Food safety is critical to everyone. The consumption of products containing chemicals or contaminants can result in minor health issues like digestive disturbances or major conditions that can precipitate long-term, perhaps life-threatening medical problems.
Fortunately, food safety is an issue that has and continues to garner significant attention from our elected officials. The following brief article discusses the epidemic of chemicals in food products, a piece of federal legislation known as the Toxic Substances Control Act (TCSA), as well as recent revisions made to this existing law designed to make the products we eat and drink safer and healthier.
Toxic Chemicals In Food. Unfortunately, common preservatives and food additives like palm oil, high fructose corn syrup, artificial sweeteners and coloring, sodium nitrates and Monosodium Glutamate (MSG) are among the ingredients included in the vast majority of all frozen or canned food, which some nutrition and health experts believe accounts for as much as a staggering 60 percent of the dietary intake of many Americans. In addition, pesticides can often be found on supposedly healthy edibles such as fruits and vegetables, flame retardants are contained in meat products like beef and chicken and mercury is found in many types of fish. Not even natural water is immune to this concern. Plastic bottles are thought to contain BPAs, which are thought to potentially contribute to many dangerous ailments, most notably cancer.
Regulation on Toxic Food Chemicals. The presence of chemicals and other potentially harmful substances in the nation’s food supply is not a new problem faced by society. The federal government has been attempting to address this major health concern dating back to 1976 when Congress created and enacted the Toxic Substances Control Act (TSCA). This legislation acknowledged that many chemicals placed in food posed a significant health risk to American citizens. This led to establishing steps towards responsible growing, processing and preserving food and other products we use in an effort to limit and eliminate this problem.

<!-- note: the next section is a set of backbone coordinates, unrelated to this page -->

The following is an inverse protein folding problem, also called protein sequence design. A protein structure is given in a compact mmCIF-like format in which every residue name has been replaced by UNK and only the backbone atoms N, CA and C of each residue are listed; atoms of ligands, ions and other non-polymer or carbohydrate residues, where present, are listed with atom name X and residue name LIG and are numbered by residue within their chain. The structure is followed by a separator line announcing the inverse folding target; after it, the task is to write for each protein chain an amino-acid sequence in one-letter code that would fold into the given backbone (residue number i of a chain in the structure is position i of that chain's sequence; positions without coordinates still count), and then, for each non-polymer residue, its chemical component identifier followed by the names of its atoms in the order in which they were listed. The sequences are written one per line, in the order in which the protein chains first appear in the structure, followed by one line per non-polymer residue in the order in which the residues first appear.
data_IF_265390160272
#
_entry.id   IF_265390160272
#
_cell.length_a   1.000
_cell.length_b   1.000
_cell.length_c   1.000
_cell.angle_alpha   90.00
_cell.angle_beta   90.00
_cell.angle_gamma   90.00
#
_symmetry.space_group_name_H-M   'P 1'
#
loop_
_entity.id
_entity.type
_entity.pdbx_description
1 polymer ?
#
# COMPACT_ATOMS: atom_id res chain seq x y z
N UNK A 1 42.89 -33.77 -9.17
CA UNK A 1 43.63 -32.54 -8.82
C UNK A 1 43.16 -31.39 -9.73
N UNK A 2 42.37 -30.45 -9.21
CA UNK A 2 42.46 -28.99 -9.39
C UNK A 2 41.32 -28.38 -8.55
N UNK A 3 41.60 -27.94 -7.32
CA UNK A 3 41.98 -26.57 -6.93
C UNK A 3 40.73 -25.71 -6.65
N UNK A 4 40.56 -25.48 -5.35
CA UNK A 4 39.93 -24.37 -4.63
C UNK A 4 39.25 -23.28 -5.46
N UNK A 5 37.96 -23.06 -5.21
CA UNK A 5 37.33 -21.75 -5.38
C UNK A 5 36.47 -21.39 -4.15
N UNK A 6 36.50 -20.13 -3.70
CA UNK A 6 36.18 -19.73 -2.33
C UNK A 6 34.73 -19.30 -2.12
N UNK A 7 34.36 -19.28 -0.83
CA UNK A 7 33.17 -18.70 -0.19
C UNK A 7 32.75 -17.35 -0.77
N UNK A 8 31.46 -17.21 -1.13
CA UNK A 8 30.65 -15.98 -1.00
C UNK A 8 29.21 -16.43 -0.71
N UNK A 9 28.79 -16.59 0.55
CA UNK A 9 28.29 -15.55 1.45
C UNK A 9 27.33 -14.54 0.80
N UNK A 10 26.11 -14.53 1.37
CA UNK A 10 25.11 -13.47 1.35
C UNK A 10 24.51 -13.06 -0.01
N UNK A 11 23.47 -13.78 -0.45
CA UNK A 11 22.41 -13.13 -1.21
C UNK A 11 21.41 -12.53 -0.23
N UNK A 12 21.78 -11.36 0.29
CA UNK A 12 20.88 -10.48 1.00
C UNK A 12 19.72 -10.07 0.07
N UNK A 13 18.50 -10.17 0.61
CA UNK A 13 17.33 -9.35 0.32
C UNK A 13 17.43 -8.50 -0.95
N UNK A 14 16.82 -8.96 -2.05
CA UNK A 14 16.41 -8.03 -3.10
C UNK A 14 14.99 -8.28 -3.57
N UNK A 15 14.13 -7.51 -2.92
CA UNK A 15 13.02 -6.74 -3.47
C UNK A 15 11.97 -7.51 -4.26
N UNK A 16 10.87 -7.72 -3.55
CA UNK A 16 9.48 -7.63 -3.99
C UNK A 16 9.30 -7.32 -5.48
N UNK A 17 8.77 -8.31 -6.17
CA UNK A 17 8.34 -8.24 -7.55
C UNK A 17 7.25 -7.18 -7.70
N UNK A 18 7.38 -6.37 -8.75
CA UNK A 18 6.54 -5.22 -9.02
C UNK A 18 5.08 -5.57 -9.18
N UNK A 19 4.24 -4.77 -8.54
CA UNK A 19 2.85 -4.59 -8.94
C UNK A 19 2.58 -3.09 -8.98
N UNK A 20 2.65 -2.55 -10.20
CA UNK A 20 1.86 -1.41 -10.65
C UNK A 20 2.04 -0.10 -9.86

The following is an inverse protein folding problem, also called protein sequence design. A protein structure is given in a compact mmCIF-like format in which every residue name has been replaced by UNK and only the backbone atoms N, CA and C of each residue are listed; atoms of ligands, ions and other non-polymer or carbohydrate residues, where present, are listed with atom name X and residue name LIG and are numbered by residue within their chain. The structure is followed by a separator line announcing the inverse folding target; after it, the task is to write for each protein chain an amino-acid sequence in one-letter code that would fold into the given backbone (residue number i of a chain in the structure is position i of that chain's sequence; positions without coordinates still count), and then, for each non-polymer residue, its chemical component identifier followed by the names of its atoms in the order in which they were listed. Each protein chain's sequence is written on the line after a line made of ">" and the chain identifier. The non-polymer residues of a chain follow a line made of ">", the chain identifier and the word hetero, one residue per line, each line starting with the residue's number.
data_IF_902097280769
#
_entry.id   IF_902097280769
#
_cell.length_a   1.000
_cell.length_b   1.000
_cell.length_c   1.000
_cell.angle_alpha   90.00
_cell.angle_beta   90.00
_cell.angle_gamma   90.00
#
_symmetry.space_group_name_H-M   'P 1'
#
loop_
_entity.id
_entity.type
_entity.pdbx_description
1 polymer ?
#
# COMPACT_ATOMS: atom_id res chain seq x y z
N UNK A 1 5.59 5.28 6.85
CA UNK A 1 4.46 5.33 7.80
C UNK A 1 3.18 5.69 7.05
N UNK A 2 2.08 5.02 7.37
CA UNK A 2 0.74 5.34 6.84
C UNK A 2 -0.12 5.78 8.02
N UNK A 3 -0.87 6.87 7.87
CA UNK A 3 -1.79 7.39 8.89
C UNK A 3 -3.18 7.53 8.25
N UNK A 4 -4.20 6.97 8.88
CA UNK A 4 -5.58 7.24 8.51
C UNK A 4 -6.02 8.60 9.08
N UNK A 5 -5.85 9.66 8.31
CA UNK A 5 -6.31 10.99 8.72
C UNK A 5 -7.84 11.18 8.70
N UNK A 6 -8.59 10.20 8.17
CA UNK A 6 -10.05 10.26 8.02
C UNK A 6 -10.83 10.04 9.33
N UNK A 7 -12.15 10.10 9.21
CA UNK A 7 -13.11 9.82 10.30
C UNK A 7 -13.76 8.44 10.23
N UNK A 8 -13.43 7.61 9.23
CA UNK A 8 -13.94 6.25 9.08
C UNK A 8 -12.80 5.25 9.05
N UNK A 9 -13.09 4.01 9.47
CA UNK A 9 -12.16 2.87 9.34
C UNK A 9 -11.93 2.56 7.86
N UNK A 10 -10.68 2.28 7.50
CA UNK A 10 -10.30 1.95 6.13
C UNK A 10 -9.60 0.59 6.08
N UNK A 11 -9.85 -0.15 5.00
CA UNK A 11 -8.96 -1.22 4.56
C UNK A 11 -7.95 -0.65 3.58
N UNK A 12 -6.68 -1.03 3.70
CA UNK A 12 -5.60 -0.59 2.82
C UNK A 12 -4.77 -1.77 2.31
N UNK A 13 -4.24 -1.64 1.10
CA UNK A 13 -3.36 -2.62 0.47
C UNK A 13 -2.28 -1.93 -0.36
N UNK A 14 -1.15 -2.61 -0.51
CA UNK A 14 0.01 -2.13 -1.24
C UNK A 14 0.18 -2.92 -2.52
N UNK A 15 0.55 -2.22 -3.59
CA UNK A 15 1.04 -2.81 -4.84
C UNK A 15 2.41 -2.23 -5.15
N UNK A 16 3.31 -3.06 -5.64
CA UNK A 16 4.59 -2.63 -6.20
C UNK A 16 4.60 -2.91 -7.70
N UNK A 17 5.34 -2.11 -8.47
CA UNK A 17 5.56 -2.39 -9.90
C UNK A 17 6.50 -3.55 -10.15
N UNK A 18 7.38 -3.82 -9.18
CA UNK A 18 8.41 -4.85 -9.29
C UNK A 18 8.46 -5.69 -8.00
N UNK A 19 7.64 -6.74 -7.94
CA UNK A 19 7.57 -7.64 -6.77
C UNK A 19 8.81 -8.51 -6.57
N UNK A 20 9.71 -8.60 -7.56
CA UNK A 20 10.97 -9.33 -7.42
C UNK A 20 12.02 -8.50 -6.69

The original version of the TSCA set out to accomplish several different tasks. Among the principal issues to be tackled was how to produce, import, utilize and get rid of substances such as polychlorinated biphenyls (PCBs), asbestos, radon and lead-based paint products. The Act also bestowed appropriate authorities the power to require entities who used these substances in the production of food or any other product people could consume or be exposed to would be required to disclose that the aforementioned chemicals are contained in the goods they produce, as well as reveal the possible health risks associated with the continued consumption and/or exposure to these products. The legislation also set forth regulations regarding how potentially harmful substances would be tested, used, exported, imported and reported; as well as established compliance and monitoring guidelines.
The New and Improved TSCA. On June 22, 2016, former President Barack Obama signed the Frank. R. Lautenberg Chemical Safety For The 21st Century Act into law. This legislation offers an amendment to the 1976 Toxic Substances Control Act and is considered to be the United States’ chief law in reference to the management of potentially harmful chemicals.
Arguably, the biggest improvement brought about by this new legislation is that chemical producers and goods manufacturers will be mandated to test potentially harmful chemicals prior to these substances inclusion in products that are intended to be sold to the public. In addition, this law will require the Environmental Protection Agency (EPA) to carefully examine the effects of chemicals that can linger in the environment for extended periods, as well as that of substances that can accumulate in the human body for lengthy intervals before producing illness. The Act also mandates the EPA exercise extreme caution when studying the safety of chemicals stored near water supplies.
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Source: TABC Blog by Learn 2 Serve